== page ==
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Op-ed: Utah drug courts are still going strong

Judge Michael Kwan talks with a defendant during drug court in Taylorsville. Drug courts are small municipal courts.
Judge Michael Kwan talks with a defendant during drug court in Taylorsville. Drug courts are small municipal courts.
Jeffrey D. Allred, Deseret News

The Deseret News recently published a story titled “Unintended consequences: Investigation reveals why drug court enrollment is declining.” The article explores an important topic and reveals how even well-planned reforms can cause unexpected issues. The problem with the article, however, is that most, if not all, of the unintended consequences described in it occurred in California and Washington. Fortunately, Utah drug courts are doing much better.

Since the implementation of Utah’s Justice Reinvestment Initiative (JRI), which is different from the California and Washington criminal justice reform efforts, enrollment in drug court has actually increased 20 percent. At the same time, the number of individual clients served in drug court has decreased by 9 percent. It is too early to tell for sure why this is, but it seems drug courts are focusing more on high-needs people who may be participating in drug court more than one time. This is very good news because drug court is most effective when it serves people who have high needs and are at a high risk to reoffend.

In contrast, drug court can actually be harmful to people who are considered low-risk. A first-time drug user who is charged with drug possession may not be a high-need, high-risk drug addict at all. He may just be someone who made one stupid mistake, never to be repeated. Evidence shows that putting a person like this under intense supervision, such as drug court, can actually push the person into reoffending. Considering this, Utah’s drug court numbers are heartening.

In contrast to other states, Utah’s JRI actually expanded who is normally eligible for drug court. In some states, only those who have drug charges can participate in drug court. The evidence in Utah, however, showed that many people who committed property crimes had similarly high needs for substance-abuse treatment. Thanks to JRI and Utah courts, people without drug charges can fully participate in drug court.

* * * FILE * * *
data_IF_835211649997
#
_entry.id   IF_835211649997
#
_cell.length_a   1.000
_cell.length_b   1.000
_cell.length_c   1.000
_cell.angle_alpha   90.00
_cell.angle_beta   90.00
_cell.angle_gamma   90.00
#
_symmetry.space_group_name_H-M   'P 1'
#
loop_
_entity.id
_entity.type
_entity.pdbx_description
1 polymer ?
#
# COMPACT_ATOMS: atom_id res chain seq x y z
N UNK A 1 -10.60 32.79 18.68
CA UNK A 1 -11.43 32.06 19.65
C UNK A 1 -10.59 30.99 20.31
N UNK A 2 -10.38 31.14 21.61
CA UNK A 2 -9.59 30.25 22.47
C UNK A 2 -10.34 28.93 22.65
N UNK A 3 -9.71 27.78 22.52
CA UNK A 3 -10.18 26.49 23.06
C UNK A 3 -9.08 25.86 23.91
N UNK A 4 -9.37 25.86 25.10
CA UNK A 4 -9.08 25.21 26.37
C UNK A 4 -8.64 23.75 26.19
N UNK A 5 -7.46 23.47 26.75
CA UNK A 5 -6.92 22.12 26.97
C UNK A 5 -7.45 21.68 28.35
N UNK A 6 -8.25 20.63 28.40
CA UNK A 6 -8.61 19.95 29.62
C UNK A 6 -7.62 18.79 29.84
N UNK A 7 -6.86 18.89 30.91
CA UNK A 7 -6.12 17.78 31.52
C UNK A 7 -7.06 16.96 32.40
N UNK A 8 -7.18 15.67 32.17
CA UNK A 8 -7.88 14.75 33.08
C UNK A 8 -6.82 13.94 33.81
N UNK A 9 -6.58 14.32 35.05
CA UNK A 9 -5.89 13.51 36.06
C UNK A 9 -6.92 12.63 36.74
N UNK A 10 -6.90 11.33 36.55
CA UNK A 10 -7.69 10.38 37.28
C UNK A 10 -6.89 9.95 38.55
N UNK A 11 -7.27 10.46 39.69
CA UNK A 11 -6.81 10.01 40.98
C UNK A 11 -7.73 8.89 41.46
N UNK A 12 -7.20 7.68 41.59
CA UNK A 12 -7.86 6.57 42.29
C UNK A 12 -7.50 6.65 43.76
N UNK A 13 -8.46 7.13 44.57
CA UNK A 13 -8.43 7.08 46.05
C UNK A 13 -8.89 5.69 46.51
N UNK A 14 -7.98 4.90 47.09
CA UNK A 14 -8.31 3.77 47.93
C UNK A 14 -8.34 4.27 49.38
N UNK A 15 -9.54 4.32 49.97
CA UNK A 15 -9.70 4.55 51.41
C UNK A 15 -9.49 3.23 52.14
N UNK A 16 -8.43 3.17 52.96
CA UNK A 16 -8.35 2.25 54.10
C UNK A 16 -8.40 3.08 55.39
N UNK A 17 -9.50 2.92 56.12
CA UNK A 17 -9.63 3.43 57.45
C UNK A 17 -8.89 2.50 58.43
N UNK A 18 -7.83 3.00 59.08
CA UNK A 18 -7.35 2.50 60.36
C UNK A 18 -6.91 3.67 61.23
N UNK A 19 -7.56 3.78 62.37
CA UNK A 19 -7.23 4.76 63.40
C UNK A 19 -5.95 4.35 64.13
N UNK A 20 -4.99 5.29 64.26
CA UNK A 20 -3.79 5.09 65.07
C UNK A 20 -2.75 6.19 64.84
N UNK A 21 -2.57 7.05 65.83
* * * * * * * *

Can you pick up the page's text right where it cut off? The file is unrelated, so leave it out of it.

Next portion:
Finally, some of the people from outside Utah who were interviewed claimed that imposing unreasonably harsh felony charges for first-time drug offenses is necessary to create “leverage” to force people into drug courts. But this is a terrible policy. Inflating the charge for a crime simply to manipulate a person is not compatible with the goals of criminal justice in Utah.

Criminal justice policy in Utah is designed to increase public safety, reduce recidivism and provide restitution to victims. Inflating charges for “leverage” serves none of those purposes. When inflated charges are left on the books, they inevitably end up hurting minorities and otherwise vulnerable defendants who don’t get the benefit of the “leverage” and who too often suffer the full force of the inflated charges simply because they don’t have the support, the clout or the money necessary to negotiate the charges down. That is not how we do things in Utah.

Drug courts, when administered correctly, can have a positive impact on individual defendants and society as a whole. For years now, Utah courts have done a stellar job administering top-notch drug court programs. JRI does not change that. Any reforms must be constantly monitored to avoid unintended consequences. Fortunately, with enrollment up 20 percent, Utah’s drug courts are still going strong.

Marshall Thompson is the director of the Utah Sentencing Commission, which publishes sentencing guidelines and advises all three branches of the Utah government on sentencing policy.